So using the rand is introducing a local currency again in a single currency economy, albeit in a new form. “Randarisation” of the economy is simply one of the options of using a pure local currency, or at least one that is not the US dollar.

This leaves a couple of extra options.

Eddie Cross has several times offered an option, a sort of big bang that would bar foreign currencies being used for transactions, salary payments and the like, and would have all export earnings and other inflows converted to the local currency on arrival in Zimbabwe, or very soon after.

The banking system then using pure market forces to set exchange rates on the basis of supply and demand.

This would be difficult to implement and has, in fact, being rejected for another two years or so in terms of solemn declarations made by President Mnangagwa that Zimbabwe does not plan to dedollarise in the immediate future.

But Cross is correct that this is what is required for a reasonable stable currency.

It is now potentially possible since all the recent reforms and economic growth have seen foreign currency inflows exceed foreign currency outflows, that is we have a positive balance of payments.

The remaining problem, as we have stressed several times, is that those inflows are largely split between three pools of foreign currency: the retained export earnings, and now retained local US dollar collections, in nostro accounts; the surrendered portions of export earnings and till receipts; and the free funds largely derived from diaspora remittances.

In theory there is also investment funds inflows, but these are largely in the form of capital equipment for the investor, rather than cash.

The Cross option combines all pools into one pool, and that pool largely under some control of the Reserve Bank of Zimbabwe although using the banking systems and the interbank market.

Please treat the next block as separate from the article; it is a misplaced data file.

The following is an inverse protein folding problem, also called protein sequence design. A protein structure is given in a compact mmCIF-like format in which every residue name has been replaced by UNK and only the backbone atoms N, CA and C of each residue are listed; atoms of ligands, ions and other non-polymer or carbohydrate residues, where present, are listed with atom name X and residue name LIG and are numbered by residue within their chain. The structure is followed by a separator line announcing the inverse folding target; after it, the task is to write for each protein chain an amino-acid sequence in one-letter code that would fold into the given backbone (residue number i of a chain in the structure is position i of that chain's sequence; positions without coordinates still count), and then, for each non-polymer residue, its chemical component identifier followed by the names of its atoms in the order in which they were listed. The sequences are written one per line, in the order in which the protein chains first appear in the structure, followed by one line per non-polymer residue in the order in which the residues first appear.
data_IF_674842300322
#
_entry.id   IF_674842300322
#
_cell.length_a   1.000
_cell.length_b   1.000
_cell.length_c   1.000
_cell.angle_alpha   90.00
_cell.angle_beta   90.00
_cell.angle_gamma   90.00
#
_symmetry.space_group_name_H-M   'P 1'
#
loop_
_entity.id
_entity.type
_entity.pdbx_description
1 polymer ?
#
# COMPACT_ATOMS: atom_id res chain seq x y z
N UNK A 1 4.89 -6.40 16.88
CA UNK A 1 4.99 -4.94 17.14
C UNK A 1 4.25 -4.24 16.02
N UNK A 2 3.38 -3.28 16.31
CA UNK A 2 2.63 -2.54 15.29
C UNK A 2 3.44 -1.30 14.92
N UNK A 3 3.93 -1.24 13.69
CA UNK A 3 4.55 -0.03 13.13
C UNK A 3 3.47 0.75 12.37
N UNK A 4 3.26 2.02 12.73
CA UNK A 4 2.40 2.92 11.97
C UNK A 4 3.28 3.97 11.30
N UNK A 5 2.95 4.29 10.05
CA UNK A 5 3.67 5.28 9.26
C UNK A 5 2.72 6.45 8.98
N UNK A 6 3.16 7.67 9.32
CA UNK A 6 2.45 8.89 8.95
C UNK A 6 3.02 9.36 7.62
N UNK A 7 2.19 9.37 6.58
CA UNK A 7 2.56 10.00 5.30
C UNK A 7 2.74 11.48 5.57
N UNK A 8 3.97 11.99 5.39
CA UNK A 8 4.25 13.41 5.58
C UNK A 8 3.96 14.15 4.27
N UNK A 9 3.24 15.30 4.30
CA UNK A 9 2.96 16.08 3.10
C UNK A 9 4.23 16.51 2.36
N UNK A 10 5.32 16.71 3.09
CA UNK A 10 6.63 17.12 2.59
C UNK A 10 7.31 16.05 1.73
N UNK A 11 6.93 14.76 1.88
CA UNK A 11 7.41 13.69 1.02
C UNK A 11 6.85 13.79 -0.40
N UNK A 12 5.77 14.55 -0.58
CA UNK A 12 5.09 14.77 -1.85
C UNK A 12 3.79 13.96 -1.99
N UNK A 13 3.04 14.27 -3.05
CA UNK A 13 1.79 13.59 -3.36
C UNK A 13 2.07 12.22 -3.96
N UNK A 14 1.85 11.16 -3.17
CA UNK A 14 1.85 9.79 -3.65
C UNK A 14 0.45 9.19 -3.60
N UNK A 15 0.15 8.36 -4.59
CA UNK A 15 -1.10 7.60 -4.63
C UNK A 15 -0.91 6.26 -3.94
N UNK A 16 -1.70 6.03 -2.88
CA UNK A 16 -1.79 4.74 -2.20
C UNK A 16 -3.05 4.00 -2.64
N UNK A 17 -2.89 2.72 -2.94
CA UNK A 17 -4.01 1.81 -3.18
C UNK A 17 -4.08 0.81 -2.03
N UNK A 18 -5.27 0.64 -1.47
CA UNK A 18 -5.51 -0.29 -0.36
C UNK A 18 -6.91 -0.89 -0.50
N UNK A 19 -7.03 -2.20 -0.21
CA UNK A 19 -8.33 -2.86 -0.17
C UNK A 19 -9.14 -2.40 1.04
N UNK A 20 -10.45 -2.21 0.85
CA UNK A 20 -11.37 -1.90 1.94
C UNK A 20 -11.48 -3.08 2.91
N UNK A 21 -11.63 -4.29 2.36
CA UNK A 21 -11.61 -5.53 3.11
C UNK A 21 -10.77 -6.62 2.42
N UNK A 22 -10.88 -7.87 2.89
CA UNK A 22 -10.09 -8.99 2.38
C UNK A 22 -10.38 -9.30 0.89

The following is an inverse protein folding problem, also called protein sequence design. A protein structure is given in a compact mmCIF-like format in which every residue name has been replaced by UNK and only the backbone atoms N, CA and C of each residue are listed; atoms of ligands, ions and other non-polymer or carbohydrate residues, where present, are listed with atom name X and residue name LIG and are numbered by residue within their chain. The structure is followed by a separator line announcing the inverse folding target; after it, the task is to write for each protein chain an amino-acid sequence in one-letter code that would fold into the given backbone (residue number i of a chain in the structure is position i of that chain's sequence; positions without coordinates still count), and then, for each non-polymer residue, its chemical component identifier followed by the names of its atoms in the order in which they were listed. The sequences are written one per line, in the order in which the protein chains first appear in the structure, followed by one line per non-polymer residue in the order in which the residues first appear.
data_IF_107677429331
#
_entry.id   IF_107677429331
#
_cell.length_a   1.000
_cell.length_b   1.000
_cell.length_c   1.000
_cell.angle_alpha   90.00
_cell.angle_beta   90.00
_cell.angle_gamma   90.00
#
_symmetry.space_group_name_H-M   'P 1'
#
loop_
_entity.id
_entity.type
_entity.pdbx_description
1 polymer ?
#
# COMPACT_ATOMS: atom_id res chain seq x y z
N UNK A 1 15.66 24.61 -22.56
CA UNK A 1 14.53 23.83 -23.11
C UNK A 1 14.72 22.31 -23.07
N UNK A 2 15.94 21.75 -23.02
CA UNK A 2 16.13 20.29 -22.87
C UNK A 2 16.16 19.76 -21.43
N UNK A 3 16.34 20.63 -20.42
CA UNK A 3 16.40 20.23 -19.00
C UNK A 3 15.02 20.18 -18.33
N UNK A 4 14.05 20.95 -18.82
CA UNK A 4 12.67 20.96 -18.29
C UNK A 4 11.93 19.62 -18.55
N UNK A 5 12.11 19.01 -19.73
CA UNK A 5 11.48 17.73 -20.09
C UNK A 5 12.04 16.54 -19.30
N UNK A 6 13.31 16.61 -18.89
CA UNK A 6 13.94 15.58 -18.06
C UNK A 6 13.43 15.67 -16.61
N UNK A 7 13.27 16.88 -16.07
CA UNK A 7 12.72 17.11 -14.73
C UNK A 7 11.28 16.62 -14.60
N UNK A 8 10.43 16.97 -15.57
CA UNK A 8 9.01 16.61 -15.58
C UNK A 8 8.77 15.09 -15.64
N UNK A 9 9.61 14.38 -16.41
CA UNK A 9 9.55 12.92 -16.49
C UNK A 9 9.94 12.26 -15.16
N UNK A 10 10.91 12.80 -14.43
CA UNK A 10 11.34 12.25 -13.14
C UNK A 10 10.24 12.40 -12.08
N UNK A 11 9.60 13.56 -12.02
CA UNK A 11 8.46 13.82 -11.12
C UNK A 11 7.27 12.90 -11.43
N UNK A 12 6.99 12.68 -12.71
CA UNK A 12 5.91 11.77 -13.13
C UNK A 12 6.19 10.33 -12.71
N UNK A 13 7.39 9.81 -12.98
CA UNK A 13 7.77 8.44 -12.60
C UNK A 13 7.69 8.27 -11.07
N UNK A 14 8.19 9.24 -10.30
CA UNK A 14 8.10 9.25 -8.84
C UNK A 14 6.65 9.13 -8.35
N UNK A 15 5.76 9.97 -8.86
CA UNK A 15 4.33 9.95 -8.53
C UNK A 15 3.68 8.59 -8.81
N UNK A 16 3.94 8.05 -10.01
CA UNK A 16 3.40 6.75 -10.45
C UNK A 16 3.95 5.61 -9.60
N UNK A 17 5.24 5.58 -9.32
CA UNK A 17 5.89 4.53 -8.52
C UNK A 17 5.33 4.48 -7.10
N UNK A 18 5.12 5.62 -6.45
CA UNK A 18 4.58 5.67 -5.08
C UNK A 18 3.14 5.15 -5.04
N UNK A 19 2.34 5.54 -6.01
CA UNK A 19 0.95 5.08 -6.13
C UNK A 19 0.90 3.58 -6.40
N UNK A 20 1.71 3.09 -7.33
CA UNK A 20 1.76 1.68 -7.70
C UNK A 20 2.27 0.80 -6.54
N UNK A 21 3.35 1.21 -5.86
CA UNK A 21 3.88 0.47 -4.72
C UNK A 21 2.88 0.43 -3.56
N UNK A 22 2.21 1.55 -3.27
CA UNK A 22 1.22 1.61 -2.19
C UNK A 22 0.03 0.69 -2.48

The hassle of controls on potential or desired capital transfers outside the country would have to be addressed, as it looks as though a fair wack of the currency dealing in the black market results from attempts of some to get their money into another country.

Should we allow people to move their money around the world? Those who dismiss Cross should reflect that what he proposes is what most countries automatically do.

The multi-currency regime in Zimbabwe is the anomaly, not the Cross solution.

Most countries run a single currency economy and most a single pool of foreign currency, fed by export earnings and other inflows, for all outflows, including capital and national outflows, the repayment of foreign loans.

Another option is now coming into potential existence, a gold-based currency.

The Reserve Bank already issues physical gold coins that people can keep in a safe, their own or the more secure one owned by their bank.

It is now proposed to issue virtual gold coins backed by physical gold stored by the Reserve Bank.

This virtual gold has some of the characteristics of a currency, in that any fraction or multiple of one troy ounce will be possible, and so in theory any transaction could potentially be in virtual gold.

This could be the basis of a convertible local currency, if the banking system was plugged into a database listing everyone’s virtual gold.

Such a currency would however be tied to the world price of gold, not to the actual economic fundamentals of the Zimbabwean economy, and could well present an even bigger problem in competitiveness than pure dollarization, since gold prices tend to rise when the US dollar weakens.

Tying Zimbabwean costs to the gold price thus probably prices manufactured exports out of markets quicker than tying them to the US dollar.

Gold is an investment option, rather than a currency option, although investments can be used as collateral and holding the line on value preservation, sort of.

So more and more it looks like we have two major options: full dollarisation and the resulting serious long-term economic problems, or adoption of a local currency and something close to a single currency market, with that second option having a number of sub-options over what that local currency should be based on.

Debate is needed.